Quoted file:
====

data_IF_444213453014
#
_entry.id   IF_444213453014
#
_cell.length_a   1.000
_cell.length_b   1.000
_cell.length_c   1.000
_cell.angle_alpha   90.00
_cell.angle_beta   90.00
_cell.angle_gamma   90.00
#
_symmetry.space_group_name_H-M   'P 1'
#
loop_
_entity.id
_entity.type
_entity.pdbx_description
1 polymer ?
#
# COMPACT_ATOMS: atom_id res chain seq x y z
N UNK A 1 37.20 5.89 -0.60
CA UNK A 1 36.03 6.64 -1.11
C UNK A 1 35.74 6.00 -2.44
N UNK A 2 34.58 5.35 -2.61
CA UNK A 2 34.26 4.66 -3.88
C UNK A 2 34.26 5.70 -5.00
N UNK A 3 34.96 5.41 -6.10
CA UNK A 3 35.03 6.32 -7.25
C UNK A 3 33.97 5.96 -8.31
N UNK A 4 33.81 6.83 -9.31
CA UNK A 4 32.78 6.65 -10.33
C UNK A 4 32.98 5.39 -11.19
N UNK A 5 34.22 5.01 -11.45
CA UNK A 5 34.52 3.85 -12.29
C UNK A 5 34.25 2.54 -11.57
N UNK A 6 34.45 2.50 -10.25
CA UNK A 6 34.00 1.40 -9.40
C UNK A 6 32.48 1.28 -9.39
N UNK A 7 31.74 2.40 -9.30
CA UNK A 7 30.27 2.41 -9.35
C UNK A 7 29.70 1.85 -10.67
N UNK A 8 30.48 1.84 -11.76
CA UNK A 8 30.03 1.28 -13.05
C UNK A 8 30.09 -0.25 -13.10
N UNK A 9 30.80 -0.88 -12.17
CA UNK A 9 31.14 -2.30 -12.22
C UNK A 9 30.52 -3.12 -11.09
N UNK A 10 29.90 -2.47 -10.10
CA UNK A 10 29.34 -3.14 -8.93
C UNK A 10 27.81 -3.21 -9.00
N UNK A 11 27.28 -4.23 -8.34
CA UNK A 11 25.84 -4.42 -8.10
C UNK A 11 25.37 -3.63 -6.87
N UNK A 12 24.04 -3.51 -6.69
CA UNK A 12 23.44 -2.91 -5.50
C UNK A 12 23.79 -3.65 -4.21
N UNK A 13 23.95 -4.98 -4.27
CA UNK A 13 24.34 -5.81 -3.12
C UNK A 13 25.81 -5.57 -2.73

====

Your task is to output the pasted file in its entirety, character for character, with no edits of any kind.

data_IF_444213453014
#
_entry.id   IF_444213453014
#
_cell.length_a   1.000
_cell.length_b   1.000
_cell.length_c   1.000
_cell.angle_alpha   90.00
_cell.angle_beta   90.00
_cell.angle_gamma   90.00
#
_symmetry.space_group_name_H-M   'P 1'
#
loop_
_entity.id
_entity.type
_entity.pdbx_description
1 polymer ?
#
# COMPACT_ATOMS: atom_id res chain seq x y z
N UNK A 1 37.20 5.89 -0.60
CA UNK A 1 36.03 6.64 -1.11
C UNK A 1 35.74 6.00 -2.44
N UNK A 2 34.58 5.35 -2.61
CA UNK A 2 34.26 4.66 -3.88
C UNK A 2 34.26 5.70 -5.00
N UNK A 3 34.96 5.41 -6.10
CA UNK A 3 35.03 6.32 -7.25
C UNK A 3 33.97 5.96 -8.31
N UNK A 4 33.81 6.83 -9.31
CA UNK A 4 32.78 6.65 -10.33
C UNK A 4 32.98 5.39 -11.19
N UNK A 5 34.22 5.01 -11.45
CA UNK A 5 34.52 3.85 -12.29
C UNK A 5 34.25 2.54 -11.57
N UNK A 6 34.45 2.50 -10.25
CA UNK A 6 34.00 1.40 -9.40
C UNK A 6 32.48 1.28 -9.39
N UNK A 7 31.74 2.40 -9.30
CA UNK A 7 30.27 2.41 -9.35
C UNK A 7 29.70 1.85 -10.67
N UNK A 8 30.48 1.84 -11.76
CA UNK A 8 30.03 1.28 -13.05
C UNK A 8 30.09 -0.25 -13.10
N UNK A 9 30.80 -0.88 -12.17
CA UNK A 9 31.14 -2.30 -12.22
C UNK A 9 30.52 -3.12 -11.09
N UNK A 10 29.90 -2.47 -10.10
CA UNK A 10 29.34 -3.14 -8.93
C UNK A 10 27.81 -3.21 -9.00
N UNK A 11 27.28 -4.23 -8.34
CA UNK A 11 25.84 -4.42 -8.10
C UNK A 11 25.37 -3.63 -6.87
N UNK A 12 24.04 -3.51 -6.69
CA UNK A 12 23.44 -2.91 -5.50
C UNK A 12 23.79 -3.65 -4.21
N UNK A 13 23.95 -4.98 -4.27
CA UNK A 13 24.34 -5.81 -3.12
C UNK A 13 25.81 -5.57 -2.73